Crucially, the high street agent currently trumps the online agent when it comes to personal touch and local market knowledge. The high street agent works in your area, is familiar with its amenities and knows the kind of people who will buy your property. He / She is a visible, identifiable person you can build a rapport with and drop in to see in their local office. This personal relationship is more difficult to replicate with an online service. In fact many online agencies were surprised by the degree of consumer loyalty to the high street agency model. Some companies, realising that they would have to develop a local dimension in order to entice sellers online, developed a hybrid service to bridge that gap. It means sellers can work with a local agent employed by the online provider, but they don’t operate out of an expensive shop front location. This hybrid model definitely has more potential to damage the pre-eminence of the high street estate agent.
Of course, the biggest drawback to selling a property online is that it requires the seller to be more involved in the transaction. One of the reasons high street agents charge higher fees is because selling a property is ultimately a time wasting business: lots of people viewing aren’t in a position to purchase, lots don’t show up for viewings or cancel when you are already waiting outside the property. Buyers are not required to be either polite or enthusiastic about what they are viewing; a rather bitter pill to swallow when you are showing someone around your own home.
Under the current system it's the agent's job to deal with the rejection and inconvenience and repackage it as once-a-week 'feedback'. Agents don’t take cancellations and no-shows personally. Another consideration is that buyers are often not that comfortable with being shown around a property by the owner. The agent affords both buyer and seller anonymity from each other, which suits the British sense of reserve. I believe this sense of reserve and a general dislike of call centres have also contributed to the slow growth of online estate agencies, despite the savings available.
High street agents, however, have two major black marks against them: they are expensive and unpopular. Historically they charge big commissions and many sellers perceive them to be bad value for money. Estate agency is not well regarded or popular among many members of the public. In order for sellers to feel resolved about paying higher fees, the agent has to offer manifestly better service and we all know that this isn’t always the case.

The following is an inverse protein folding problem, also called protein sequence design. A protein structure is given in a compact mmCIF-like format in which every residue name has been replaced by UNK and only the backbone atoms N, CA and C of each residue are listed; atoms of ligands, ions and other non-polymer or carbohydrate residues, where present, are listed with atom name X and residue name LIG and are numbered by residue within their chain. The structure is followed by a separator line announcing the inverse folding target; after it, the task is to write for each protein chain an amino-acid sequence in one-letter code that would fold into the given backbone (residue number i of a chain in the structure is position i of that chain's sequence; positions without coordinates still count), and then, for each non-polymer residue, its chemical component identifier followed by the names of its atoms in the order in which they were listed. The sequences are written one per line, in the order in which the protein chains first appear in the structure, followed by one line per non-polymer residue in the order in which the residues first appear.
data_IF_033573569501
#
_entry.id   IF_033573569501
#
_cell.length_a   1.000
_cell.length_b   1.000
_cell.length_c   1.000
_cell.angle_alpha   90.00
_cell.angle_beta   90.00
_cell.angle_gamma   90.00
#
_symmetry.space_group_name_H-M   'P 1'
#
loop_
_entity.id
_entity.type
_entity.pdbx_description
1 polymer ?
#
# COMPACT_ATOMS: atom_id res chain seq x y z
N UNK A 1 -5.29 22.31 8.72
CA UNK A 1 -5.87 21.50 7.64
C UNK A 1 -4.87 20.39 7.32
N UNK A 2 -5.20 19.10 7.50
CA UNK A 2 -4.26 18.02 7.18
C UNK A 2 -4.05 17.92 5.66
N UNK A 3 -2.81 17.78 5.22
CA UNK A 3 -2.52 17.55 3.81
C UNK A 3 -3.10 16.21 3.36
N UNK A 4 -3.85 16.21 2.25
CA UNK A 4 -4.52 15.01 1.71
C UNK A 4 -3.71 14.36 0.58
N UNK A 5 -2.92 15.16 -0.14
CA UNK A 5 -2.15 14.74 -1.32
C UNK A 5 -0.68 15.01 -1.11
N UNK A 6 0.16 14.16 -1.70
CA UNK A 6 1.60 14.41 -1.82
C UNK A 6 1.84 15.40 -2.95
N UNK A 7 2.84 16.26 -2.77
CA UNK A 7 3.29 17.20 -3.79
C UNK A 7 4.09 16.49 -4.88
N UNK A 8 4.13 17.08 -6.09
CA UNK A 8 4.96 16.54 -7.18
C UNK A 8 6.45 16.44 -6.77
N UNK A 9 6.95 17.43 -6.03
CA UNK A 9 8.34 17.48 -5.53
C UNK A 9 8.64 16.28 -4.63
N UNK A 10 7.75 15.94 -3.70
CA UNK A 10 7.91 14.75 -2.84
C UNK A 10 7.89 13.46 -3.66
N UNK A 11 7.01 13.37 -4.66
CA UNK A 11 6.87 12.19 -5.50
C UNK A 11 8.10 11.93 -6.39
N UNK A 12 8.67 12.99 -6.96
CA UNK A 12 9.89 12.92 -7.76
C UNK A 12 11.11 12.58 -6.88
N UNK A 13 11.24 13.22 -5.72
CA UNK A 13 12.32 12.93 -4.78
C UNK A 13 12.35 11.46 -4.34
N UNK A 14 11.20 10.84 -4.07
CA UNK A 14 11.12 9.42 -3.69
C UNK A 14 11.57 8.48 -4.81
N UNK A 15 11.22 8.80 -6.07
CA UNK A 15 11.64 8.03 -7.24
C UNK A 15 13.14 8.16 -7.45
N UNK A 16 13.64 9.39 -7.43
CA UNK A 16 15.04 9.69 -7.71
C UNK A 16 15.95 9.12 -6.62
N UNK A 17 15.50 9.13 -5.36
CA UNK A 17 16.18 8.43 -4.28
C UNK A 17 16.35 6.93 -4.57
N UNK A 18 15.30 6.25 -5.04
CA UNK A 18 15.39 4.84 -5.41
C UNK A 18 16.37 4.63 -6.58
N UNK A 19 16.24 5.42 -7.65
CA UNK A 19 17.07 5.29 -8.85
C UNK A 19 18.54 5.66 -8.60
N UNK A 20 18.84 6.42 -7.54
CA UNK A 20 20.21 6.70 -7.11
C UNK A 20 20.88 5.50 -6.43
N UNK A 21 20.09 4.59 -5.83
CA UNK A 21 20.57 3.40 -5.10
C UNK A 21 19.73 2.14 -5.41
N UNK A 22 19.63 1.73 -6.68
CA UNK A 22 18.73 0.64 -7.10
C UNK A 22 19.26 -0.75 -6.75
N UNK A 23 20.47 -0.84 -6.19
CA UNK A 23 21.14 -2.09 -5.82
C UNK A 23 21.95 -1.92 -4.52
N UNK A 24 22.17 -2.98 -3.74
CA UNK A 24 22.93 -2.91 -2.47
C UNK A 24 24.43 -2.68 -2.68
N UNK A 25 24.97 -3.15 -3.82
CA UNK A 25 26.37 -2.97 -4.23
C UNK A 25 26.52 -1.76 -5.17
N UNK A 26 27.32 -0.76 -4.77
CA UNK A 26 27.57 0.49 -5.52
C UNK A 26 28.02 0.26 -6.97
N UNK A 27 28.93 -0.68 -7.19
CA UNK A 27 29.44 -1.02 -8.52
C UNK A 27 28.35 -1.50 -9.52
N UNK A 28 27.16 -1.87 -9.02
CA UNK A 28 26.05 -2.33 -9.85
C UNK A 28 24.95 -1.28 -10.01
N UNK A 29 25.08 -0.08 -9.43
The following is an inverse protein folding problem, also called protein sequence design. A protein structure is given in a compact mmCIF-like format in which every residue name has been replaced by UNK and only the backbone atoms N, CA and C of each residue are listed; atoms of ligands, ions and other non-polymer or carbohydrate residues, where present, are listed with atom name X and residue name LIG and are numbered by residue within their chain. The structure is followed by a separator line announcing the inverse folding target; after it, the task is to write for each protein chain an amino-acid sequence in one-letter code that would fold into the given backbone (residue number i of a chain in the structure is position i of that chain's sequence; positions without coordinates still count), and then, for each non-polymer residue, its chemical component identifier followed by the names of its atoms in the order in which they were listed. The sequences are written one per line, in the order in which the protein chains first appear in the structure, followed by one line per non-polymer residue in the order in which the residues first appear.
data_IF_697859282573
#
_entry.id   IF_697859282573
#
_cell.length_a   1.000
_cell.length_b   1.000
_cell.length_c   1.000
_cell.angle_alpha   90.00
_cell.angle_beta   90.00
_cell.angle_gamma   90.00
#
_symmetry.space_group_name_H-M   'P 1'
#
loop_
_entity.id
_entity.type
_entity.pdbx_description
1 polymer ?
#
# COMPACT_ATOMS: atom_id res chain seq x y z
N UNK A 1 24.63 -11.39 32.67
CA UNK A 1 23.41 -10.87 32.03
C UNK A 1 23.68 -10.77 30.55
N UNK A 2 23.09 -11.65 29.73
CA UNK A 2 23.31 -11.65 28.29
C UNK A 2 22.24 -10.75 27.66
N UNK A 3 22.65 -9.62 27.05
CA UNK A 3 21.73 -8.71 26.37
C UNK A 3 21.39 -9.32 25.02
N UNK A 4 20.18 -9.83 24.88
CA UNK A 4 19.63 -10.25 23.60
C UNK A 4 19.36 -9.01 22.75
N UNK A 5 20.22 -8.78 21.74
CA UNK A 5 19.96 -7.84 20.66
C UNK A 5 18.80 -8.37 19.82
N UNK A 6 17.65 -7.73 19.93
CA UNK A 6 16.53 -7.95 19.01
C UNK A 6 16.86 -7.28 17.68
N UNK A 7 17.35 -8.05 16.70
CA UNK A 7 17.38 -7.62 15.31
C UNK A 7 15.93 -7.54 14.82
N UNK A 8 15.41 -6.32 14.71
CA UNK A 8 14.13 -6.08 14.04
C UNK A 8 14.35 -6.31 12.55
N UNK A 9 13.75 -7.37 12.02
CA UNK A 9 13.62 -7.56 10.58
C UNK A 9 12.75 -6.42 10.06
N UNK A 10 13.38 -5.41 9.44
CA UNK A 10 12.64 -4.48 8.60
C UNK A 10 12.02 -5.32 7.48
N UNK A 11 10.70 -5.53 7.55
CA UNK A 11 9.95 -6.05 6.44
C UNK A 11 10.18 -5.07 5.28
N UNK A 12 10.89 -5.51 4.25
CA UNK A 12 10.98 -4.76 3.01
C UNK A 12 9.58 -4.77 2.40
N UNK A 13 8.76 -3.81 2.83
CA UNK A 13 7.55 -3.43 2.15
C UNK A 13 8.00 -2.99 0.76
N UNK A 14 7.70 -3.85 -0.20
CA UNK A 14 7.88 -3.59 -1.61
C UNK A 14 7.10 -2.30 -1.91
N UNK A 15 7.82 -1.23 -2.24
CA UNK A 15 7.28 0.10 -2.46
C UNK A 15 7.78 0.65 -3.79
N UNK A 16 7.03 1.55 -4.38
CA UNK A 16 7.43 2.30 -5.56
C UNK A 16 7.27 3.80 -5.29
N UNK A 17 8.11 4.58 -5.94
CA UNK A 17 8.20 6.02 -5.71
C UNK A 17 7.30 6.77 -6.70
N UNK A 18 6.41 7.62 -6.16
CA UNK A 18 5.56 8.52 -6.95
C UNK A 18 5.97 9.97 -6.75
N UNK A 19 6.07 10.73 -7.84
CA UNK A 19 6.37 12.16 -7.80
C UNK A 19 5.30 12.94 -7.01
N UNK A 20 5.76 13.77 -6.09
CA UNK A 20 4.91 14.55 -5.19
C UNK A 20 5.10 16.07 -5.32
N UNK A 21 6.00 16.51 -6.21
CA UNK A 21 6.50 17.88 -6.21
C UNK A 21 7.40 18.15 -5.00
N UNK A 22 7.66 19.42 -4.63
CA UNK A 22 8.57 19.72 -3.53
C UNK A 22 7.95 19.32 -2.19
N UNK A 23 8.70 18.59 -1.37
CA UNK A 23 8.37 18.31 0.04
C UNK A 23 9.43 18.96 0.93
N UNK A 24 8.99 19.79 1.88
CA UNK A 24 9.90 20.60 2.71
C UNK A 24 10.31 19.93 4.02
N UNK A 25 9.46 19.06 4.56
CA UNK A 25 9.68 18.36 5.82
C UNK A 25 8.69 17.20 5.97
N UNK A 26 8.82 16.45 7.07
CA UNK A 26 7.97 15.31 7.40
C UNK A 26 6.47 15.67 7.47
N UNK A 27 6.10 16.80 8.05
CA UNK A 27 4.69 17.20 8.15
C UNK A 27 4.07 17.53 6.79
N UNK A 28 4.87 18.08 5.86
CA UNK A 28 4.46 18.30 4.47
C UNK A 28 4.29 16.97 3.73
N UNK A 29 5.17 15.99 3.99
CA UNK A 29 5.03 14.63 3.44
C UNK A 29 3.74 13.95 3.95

What the development of this hybrid online service shows is a willingness to adapt to changing market conditions that appears largely absent among traditional high street agents. The shortcomings of the current online offerings (lack of local knowledge, viewing services, lack of conveynacing expertise etc.) will be addressed in the future and the substantial savings online agents offer will become harder to resist. High agency fees will become increasingly difficult to justify, despite all the challenges of moving this business online discussed here.
If high street agents are serious about continuing to operate in the way they do and charge fees accordingly, then they must get better at demonstrating the value they add in terms of market knowledge, personal service and technical expertise. High street agents need to focus on answering two questions: how can we prove the value of the work we do in return for our higher commissions? And how can we improve our public image in order to remain relevant to consumers now and in the future? I don't believe that estate agents will disappear completely from our high streets, but I do think market conditions and technological change will force a radical rethink of the old school model. The smart estate agents have started this process already.
About the author
Director, Residential Edge
Sinéad Canning runs independent sales & marketing consultancy Residential Edge, which delivers bespoke and commercially driven advice to London’s residential developers. Her clients have included renowned developers Lendlease and Argent.
Sinéad has worked in prime central London property since 2000, spending 10 years working as an estate agent and sales’ manager for leading London agencies Foxtons South Kensington, Savills’ Sloane Street and Carter Jonas’ Knightsbridge. Since leaving agency, she has worked for ‘golden post code’ developers Rigby & Rigby and Northacre plc.